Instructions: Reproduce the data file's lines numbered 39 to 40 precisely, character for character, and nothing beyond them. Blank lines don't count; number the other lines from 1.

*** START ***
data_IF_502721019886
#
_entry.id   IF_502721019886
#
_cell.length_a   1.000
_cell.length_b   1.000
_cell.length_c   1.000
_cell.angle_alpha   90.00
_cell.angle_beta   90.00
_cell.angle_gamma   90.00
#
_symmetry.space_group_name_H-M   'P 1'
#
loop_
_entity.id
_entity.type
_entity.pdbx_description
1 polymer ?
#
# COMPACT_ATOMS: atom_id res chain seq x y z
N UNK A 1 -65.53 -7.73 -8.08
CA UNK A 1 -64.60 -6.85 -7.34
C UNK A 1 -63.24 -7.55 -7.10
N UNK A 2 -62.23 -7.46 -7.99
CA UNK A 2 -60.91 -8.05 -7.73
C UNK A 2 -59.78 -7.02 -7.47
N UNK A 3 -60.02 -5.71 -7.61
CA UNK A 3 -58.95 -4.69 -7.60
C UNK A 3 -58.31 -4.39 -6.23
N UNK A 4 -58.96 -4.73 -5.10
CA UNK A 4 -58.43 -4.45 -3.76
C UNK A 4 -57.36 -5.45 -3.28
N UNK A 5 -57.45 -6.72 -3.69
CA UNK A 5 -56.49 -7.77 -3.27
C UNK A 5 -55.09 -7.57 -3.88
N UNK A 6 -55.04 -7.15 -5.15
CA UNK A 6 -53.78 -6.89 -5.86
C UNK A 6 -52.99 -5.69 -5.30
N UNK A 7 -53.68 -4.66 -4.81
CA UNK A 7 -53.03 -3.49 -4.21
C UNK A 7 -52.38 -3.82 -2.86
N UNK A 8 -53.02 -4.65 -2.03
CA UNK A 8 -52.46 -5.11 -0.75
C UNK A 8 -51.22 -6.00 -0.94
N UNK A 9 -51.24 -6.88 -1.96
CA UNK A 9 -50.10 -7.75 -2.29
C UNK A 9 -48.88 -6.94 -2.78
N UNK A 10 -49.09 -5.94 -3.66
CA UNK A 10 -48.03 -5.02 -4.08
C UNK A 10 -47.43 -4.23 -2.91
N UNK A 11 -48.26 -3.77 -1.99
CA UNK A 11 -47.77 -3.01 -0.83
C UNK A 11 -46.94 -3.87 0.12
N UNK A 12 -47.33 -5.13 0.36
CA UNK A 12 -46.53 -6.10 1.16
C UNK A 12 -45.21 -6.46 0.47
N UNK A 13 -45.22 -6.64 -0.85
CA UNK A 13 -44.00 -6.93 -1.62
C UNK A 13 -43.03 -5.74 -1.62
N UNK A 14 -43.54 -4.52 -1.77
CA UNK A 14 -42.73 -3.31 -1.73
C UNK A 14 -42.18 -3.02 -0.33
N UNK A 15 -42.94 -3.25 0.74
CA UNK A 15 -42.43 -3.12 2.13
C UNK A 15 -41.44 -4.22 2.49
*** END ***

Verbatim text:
N UNK A 7 -53.68 -4.66 -4.81
CA UNK A 7 -53.03 -3.49 -4.21